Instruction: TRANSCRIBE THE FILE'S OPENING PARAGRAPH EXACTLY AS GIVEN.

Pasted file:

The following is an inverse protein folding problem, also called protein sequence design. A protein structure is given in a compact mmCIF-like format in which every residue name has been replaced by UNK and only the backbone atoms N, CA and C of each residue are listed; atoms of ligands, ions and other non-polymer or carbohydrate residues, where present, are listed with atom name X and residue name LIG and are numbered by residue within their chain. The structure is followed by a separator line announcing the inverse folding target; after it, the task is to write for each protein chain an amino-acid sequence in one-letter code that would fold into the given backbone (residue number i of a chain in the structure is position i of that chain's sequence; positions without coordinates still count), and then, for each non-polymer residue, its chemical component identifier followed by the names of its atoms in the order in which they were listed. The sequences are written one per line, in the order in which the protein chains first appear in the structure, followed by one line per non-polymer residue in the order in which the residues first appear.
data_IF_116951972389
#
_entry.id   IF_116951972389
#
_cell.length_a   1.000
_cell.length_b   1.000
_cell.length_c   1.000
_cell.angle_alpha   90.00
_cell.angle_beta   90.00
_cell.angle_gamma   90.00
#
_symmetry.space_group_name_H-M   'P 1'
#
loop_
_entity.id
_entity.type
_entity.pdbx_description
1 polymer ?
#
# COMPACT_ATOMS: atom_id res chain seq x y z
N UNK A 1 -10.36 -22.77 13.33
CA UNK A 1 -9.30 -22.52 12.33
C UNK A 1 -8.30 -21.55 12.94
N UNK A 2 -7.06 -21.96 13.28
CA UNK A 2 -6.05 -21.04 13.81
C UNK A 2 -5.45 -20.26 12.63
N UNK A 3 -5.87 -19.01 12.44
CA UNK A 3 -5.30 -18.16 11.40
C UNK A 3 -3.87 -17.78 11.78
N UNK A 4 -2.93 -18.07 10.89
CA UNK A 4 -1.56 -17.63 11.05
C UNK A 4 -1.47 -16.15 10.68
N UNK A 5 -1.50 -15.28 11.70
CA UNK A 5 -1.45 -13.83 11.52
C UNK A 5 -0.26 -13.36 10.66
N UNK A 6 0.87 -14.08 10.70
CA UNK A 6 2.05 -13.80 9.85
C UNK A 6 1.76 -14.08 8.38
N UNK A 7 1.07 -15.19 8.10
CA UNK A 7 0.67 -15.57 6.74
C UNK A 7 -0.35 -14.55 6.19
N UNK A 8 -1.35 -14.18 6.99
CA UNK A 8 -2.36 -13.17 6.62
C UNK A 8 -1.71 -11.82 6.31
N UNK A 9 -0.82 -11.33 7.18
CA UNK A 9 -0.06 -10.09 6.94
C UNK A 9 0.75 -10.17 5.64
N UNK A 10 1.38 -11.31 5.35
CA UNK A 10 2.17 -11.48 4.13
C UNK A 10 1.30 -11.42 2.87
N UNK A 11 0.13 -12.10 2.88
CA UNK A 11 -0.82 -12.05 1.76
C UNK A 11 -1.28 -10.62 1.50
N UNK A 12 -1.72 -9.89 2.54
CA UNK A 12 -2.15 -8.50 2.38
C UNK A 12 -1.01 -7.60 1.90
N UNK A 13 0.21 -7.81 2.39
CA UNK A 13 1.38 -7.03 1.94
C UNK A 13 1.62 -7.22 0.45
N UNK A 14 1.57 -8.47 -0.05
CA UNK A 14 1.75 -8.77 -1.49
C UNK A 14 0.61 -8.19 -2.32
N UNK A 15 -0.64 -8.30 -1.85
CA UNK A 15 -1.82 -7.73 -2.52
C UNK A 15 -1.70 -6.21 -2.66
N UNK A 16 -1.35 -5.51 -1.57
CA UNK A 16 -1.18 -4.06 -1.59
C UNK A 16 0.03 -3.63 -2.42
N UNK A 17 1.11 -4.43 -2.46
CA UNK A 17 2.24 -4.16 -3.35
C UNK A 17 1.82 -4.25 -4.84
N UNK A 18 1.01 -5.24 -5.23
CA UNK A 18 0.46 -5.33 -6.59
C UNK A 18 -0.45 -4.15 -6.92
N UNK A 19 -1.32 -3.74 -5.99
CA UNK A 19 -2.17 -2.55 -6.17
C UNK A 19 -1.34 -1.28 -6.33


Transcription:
The following is an inverse protein folding problem, also called protein sequence design. A protein structure is given in a compact mmCIF-like format in which every residue name has been replaced by UNK and only the backbone atoms N, CA and C of each residue are listed; atoms of ligands, ions and other non-polymer or carbohydrate residues, where present, are listed with atom name X and residue name LIG and are numbered by residue within their chain. The structure is followed by a separator line announcing the inverse folding target; after it, the task is to write for each protein chain an amino-acid sequence in one-letter code that would fold into the given backbone (residue number i of a chain in the structure is position i of that chain's sequence; positions without coordinates still count), and then, for each non-polymer residue, its chemical component identifier followed by the names of its atoms in the order in which they were listed. The sequences are written one per line, in the order in which the protein chains first appear in the structure, followed by one line per non-polymer residue in the order in which the residues first appear.